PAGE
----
After seeing how interiors can change and how buildings can change, we’re going to take the next logical, although meglomanical, step and look a city designed to change: the Plug-In city designed in 1964 by Archigram. The creators of Plug-In City (Peter Cook, Warren Chalk, Dennis Crompton) define it as follows:
“The Plug-in City is set up by applying a large scale network-structure, containing access ways and essential services, to any terrain. Into this network are placed units which cater for all needs. These units are planned for obsolescence. The units are served and manoeuvred by means of cranes operating from a railway at the apex of the structure.”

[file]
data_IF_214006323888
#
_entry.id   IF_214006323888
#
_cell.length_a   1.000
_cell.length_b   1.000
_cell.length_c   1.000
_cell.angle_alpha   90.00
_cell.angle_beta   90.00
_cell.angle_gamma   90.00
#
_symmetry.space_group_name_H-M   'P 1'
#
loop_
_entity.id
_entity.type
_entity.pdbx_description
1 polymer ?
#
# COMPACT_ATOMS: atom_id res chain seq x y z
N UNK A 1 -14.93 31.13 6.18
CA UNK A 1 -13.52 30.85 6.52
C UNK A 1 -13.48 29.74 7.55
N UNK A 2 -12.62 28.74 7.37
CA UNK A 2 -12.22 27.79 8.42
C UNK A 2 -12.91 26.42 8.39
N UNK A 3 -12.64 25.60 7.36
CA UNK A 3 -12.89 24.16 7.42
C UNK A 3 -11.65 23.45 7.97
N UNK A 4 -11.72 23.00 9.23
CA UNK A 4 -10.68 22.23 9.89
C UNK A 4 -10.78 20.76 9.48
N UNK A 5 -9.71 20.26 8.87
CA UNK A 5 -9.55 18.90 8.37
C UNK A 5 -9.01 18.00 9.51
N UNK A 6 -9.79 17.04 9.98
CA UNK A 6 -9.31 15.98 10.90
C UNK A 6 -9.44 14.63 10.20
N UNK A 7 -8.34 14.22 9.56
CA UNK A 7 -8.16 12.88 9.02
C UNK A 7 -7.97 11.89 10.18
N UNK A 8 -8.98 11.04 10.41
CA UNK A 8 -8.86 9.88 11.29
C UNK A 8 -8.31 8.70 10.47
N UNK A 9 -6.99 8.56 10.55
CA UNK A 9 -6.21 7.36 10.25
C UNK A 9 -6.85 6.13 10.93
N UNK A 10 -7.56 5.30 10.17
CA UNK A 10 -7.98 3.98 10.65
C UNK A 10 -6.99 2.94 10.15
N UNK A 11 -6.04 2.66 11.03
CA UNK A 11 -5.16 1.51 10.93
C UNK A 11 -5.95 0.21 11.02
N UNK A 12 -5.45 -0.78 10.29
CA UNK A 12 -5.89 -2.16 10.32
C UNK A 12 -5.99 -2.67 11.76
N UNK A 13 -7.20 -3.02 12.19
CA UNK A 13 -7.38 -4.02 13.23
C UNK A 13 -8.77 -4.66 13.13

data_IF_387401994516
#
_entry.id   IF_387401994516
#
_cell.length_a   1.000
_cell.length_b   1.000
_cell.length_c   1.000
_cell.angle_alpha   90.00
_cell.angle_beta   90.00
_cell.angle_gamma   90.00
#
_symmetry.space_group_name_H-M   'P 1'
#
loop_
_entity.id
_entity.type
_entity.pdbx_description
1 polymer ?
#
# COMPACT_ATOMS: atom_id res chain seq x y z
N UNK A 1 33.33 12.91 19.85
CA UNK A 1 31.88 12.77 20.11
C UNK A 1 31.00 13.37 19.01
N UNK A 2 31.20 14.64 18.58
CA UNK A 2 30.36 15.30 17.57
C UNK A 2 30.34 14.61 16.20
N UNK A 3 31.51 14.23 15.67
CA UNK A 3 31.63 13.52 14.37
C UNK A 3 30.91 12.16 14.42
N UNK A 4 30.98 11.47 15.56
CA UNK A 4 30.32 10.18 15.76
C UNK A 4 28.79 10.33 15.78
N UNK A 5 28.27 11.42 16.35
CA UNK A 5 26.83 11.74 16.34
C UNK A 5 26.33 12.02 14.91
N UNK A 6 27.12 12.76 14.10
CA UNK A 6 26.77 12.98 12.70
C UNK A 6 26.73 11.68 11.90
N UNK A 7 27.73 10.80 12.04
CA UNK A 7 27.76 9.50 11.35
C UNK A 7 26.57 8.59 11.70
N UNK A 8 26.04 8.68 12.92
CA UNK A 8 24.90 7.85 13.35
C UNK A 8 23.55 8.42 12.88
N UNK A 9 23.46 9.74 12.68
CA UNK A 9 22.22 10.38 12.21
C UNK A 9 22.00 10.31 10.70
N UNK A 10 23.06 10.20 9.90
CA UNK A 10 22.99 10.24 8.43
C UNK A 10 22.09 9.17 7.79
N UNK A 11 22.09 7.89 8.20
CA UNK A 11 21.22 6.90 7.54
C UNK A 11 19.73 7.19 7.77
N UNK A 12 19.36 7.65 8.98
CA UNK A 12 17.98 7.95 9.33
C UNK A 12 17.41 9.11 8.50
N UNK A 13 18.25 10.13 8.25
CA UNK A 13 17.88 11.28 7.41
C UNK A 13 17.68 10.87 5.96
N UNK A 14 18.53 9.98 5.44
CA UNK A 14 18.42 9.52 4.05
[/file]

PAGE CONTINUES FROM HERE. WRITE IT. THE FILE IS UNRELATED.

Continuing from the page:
Who wouldn’t want to imagine a city that so visibly updates and reshapes itself… but cities are already constantly evolving, just not at the revolutionary rate Archigram would have preferred in 1964. That doesn’t mean the drawings (part of the exhaustive and impressive Archigram Archive Project) and the ideas that informed them are any less fantastic. The idea of prying the grid of a city off of the terrain and shaping this infrastructure into a complex, branching megamatrix is thrilling.
I’m not sure why many futuristic visions have us living away from the ground. Heights are fun, but the ground is where we grow food and where we find the resources that fuel cities. Away from these constraints is the Plug-In City.
Prediction: Youngsters in the Plug-In City will personalize their room units with posters of the ground, a place they have never seen.